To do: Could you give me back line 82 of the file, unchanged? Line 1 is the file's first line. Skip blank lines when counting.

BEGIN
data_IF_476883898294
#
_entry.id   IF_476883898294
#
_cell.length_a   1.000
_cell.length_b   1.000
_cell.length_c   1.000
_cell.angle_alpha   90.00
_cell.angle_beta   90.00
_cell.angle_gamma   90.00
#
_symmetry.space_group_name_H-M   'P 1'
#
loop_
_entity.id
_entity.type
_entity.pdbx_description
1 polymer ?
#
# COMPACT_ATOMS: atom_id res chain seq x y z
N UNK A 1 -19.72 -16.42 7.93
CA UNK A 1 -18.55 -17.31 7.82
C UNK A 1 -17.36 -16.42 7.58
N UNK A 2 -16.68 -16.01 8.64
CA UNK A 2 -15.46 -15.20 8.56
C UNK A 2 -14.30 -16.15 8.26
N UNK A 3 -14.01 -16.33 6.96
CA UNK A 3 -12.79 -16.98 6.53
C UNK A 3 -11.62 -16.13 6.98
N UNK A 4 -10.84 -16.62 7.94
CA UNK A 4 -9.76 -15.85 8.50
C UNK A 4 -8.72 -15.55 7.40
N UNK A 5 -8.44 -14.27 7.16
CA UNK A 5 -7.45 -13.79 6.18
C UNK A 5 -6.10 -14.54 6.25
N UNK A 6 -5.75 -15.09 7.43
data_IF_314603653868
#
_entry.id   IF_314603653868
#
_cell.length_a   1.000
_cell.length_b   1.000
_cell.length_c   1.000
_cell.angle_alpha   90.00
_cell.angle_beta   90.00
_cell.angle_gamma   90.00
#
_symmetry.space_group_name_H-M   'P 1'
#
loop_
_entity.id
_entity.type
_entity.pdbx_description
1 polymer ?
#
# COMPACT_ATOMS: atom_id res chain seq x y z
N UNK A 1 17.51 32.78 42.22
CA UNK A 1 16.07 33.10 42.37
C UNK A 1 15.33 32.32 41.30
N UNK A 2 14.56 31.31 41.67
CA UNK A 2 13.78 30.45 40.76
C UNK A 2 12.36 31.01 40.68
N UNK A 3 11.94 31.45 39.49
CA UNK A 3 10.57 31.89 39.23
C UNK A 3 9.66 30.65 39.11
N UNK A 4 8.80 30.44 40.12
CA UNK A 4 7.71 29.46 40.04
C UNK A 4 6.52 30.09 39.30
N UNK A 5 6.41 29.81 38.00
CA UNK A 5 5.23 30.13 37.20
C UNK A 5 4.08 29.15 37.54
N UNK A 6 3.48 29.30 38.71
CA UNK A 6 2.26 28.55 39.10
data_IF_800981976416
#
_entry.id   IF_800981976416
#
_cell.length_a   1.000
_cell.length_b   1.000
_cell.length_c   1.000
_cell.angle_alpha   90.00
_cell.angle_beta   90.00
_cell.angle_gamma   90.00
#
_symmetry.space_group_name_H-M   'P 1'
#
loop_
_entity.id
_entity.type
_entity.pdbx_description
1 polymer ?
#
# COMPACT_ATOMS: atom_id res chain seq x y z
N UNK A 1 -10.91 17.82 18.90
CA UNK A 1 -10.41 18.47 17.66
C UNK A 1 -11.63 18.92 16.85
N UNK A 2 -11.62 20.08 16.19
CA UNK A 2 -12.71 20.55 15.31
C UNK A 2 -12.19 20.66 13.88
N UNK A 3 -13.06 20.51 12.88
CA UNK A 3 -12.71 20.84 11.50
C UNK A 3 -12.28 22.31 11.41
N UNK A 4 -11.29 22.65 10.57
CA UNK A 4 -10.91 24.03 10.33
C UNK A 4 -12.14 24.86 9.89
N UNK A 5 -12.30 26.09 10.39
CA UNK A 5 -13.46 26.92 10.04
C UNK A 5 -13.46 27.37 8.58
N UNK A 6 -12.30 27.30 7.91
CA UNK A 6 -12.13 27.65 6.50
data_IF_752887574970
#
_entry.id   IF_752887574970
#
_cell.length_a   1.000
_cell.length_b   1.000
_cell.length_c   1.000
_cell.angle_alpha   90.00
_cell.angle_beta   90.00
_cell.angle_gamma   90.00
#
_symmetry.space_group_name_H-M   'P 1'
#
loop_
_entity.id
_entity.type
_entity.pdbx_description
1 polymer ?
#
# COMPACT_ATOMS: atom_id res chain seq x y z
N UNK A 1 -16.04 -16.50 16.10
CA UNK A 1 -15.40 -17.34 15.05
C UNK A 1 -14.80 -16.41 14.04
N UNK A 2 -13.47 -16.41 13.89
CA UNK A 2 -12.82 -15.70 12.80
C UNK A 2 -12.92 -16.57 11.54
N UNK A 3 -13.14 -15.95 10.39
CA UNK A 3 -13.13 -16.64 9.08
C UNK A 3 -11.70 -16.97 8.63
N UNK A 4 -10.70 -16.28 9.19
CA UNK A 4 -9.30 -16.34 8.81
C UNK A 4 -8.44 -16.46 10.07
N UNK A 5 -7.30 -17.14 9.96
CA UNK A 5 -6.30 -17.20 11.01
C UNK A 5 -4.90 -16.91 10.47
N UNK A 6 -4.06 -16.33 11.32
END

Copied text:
_cell.angle_beta   90.00